Russia and the European Union are among parties that haven’t agreed on a developing-nation plan to limit trading of a 13 billion-metric-ton surplus of Assigned Amount Units under the Kyoto Protocol, according to CDM Watch.
The EU is failing to endorse the plan because of “internal disagreement,” Eva Filzmoser, program director of the Brussels environmental lobby group, said today in e-mailed statements.
“The surplus of Assigned Amount Units in the second commitment period of the Kyoto Protocol is one of the key issues to be resolved before parties can agree on a second commitment period of the Kyoto Protocol,” she said.
AAUs are permits handed out to developed nations under the 1997 protocol and represent a cap on their emissions in the five years through 2012. Countries that emit more than their cap may buy from those that have reduced discharges of greenhouse gases.
Nations have so far failed to agree how or whether to extend the agreement past this year. The CDM Watch surplus estimate is the equivalent of 38 percent of 34 billion tons of carbon dioxide, the world’s emissions from energy use in 2011, according to data from BP Plc (BP/) published in June.
“Countries may get to keep their AAUs, but won’t get to trade them,” Andrei Marcu, head of the Centre for European Policy Studies’ Carbon Market Forum in Brussels, said today in an interview from United Nations climate talks in Bangkok. “The market reaction will be relatively muted to a decision restricting use.”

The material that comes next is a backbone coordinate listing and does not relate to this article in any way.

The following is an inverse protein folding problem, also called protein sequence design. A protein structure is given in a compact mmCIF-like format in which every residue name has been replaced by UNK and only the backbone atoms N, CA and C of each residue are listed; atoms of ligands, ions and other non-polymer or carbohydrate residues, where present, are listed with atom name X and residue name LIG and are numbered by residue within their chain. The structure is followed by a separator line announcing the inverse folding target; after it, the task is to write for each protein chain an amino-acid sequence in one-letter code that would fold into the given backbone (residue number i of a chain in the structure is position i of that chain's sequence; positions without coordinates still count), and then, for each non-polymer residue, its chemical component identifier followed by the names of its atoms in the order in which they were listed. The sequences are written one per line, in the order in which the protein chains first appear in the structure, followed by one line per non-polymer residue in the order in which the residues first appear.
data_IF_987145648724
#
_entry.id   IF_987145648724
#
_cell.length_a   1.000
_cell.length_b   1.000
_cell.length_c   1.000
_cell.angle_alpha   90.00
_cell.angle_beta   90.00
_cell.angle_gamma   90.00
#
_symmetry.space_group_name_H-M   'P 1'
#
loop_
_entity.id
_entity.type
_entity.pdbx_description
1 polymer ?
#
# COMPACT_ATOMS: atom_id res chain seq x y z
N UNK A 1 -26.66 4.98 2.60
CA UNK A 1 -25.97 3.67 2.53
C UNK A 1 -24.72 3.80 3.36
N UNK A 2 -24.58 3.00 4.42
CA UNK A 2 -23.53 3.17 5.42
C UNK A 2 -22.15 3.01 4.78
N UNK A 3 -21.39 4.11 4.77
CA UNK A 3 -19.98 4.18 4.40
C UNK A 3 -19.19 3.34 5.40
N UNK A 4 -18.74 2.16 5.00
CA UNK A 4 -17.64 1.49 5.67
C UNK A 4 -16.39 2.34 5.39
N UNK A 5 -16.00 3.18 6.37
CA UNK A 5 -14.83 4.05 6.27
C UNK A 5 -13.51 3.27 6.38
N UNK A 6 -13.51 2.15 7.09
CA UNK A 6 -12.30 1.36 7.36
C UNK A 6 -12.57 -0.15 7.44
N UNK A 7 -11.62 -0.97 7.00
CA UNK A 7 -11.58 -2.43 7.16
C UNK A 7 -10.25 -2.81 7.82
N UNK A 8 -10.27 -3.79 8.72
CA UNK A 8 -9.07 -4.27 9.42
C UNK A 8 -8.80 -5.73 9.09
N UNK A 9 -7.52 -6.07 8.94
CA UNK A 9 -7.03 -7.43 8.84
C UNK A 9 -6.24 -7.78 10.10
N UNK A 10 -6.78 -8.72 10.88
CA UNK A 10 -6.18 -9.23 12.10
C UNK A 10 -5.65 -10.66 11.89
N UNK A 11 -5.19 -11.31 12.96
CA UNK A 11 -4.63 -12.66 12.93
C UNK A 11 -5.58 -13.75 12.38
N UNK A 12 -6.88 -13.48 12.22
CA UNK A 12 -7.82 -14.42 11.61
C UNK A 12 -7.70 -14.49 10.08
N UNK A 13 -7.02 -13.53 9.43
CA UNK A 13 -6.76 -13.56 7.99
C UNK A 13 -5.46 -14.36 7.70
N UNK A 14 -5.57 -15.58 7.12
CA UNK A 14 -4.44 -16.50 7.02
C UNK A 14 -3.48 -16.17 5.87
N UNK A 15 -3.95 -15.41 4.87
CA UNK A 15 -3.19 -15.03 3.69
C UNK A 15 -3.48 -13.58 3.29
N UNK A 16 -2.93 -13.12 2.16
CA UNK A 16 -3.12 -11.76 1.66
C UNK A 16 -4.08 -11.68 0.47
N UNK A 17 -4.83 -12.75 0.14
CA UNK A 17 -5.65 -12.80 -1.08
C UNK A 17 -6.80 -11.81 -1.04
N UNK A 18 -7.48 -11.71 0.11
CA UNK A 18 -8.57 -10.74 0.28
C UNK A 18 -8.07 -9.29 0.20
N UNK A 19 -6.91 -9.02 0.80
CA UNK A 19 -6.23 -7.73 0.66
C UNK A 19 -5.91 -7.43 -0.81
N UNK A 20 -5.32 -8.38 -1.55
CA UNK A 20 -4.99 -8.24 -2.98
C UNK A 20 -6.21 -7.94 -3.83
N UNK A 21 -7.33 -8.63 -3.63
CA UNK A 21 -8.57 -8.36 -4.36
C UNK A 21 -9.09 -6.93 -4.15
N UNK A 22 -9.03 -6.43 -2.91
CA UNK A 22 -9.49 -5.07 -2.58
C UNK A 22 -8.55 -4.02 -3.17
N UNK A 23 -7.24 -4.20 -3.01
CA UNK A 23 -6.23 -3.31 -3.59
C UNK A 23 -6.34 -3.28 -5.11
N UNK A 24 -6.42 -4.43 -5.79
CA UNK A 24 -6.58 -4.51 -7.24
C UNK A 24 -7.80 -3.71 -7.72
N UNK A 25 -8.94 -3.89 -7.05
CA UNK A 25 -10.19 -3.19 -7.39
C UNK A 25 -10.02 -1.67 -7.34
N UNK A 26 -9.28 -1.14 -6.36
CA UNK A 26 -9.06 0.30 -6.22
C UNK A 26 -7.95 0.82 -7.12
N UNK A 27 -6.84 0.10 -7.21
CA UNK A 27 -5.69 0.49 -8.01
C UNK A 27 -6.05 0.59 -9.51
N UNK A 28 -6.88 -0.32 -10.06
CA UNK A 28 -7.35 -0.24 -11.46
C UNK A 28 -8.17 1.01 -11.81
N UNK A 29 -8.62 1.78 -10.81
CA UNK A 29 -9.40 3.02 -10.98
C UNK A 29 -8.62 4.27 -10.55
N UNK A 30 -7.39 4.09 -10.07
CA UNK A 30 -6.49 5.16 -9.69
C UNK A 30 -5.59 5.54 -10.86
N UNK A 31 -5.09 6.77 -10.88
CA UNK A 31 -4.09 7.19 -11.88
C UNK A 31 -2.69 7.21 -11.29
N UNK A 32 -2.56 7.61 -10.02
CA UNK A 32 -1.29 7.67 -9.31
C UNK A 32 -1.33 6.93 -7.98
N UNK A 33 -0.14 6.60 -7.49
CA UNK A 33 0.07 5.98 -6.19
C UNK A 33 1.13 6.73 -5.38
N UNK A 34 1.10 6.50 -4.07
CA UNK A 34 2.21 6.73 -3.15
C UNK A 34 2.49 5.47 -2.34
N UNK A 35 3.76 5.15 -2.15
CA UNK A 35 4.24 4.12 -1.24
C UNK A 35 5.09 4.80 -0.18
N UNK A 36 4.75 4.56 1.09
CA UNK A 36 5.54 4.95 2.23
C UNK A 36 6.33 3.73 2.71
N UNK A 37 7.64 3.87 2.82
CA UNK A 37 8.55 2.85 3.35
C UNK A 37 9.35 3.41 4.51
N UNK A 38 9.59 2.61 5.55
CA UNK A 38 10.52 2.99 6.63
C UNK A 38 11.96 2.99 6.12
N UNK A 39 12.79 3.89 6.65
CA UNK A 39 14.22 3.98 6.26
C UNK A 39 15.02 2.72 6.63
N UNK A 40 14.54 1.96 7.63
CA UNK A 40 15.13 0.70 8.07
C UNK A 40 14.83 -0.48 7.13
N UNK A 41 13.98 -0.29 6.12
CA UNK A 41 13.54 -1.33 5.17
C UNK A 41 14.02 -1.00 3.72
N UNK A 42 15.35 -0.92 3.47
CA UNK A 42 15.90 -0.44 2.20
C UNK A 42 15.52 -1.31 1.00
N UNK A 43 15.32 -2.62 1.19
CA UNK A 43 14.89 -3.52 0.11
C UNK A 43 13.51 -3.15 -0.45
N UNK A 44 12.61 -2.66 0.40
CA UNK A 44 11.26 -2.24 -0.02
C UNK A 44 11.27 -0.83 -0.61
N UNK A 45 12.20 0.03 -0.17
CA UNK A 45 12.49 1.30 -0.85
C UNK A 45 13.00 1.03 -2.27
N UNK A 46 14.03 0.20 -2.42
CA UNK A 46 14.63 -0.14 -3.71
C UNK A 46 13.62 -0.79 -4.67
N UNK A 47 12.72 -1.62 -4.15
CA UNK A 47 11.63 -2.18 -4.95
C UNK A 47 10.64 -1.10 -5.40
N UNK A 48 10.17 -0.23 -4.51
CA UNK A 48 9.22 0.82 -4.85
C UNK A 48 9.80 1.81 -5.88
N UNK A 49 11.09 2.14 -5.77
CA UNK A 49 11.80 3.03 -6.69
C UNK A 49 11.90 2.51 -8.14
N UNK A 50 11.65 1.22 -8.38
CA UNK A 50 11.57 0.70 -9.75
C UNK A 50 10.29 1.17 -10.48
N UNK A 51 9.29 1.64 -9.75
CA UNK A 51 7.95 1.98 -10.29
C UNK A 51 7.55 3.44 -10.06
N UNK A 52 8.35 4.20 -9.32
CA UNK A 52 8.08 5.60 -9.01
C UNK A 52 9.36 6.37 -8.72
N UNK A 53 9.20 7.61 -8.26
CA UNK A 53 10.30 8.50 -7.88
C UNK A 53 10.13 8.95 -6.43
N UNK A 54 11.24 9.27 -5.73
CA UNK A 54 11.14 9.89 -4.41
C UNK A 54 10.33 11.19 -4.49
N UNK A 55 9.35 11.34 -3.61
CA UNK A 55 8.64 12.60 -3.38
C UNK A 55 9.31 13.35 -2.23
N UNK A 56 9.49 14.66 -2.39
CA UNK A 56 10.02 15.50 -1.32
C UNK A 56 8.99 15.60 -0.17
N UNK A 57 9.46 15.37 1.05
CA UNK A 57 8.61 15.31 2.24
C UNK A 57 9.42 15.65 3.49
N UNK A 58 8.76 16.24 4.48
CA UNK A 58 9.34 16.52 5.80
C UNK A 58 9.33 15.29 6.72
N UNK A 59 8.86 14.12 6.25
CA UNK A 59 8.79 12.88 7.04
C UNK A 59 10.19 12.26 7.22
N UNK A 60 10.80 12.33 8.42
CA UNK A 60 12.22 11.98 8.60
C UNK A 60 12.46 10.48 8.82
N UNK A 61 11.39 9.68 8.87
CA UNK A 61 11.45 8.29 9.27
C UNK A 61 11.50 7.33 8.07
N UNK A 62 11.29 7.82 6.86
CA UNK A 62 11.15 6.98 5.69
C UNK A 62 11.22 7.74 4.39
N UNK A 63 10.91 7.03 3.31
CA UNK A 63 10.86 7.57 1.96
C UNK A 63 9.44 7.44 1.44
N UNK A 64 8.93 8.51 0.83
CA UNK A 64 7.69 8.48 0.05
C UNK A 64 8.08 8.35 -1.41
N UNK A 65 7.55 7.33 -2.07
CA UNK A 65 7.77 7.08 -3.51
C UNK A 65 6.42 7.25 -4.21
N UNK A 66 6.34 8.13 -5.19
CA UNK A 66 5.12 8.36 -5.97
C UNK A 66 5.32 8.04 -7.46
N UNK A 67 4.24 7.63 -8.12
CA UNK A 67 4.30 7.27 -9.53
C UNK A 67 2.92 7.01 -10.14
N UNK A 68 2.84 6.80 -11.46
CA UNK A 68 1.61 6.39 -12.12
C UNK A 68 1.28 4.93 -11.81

Nations may make such a decision at talks planned for Doha, Qatar, starting in November, Marcu said. Under the plan to deal with the AAU surplus, carried-over units can only be used for compliance at the end of a second commitment period if emissions are greater than the cap for that period, which could be the period starting in 2013 and ending in 2017 or 2020, CDM Watch said in its statement, which was endorsed by the Centre for Clean Air Policy in Washington, which lobbies governments for climate protection.
Some developing nations are reluctant to allow nations who don’t sign up to a second set of Kyoto targets to use UN offset credits such as Certified Emission Reductions and Emission Reduction Units, Marcu said.
Australia, for instance, is seeking to restrict the use of UN offsets in its carbon market starting in 2015, under rules of its program. The country is proposing to trim the limit on CER use from 50 percent to 12.5 percent under new rules agreed as part of its deal to link its market with the EU market.
UN CERs for December dropped as much as 9.6 percent today to a record 2.45 euros ($3.09) a metric ton and were at 2.48 euros on London’s ICE Futures Europe exchange as of 1:54 p.m.
Supply of ERUs rose by a record in August, according to the UN’s Environment Programme. The volume of ERUs advanced by 51 million metric tons, or 29 percent, to 225 million tons last month, UNEP’s Risoe Centre in Roskilde, Denmark, said in a monthly report on its website. The first offsets were created in March 2009.
ERUs for December dropped 10 percent today to a record 2.20 euros.
It’s unlikely that the Doha talks will generate new demand needed to boost carbon prices, Marcu said.
“It was not really expected to,” he said. “There was the hope of some, including the EU, that things could move faster, or maybe conclude, in defining a new market mechanism.”
An additional market may add to supply, Marcu said. There may be some extra demand during the next few years, from developing as well as developed countries, he said.
“It would be a bonus if the new programs will be investible instruments in the short term, before 2015,” Marcu said. Investible means investors can be reasonably certain of making a return, he said.
The new markets will more likely allow emerging nations to comply with domestic targets, he said.
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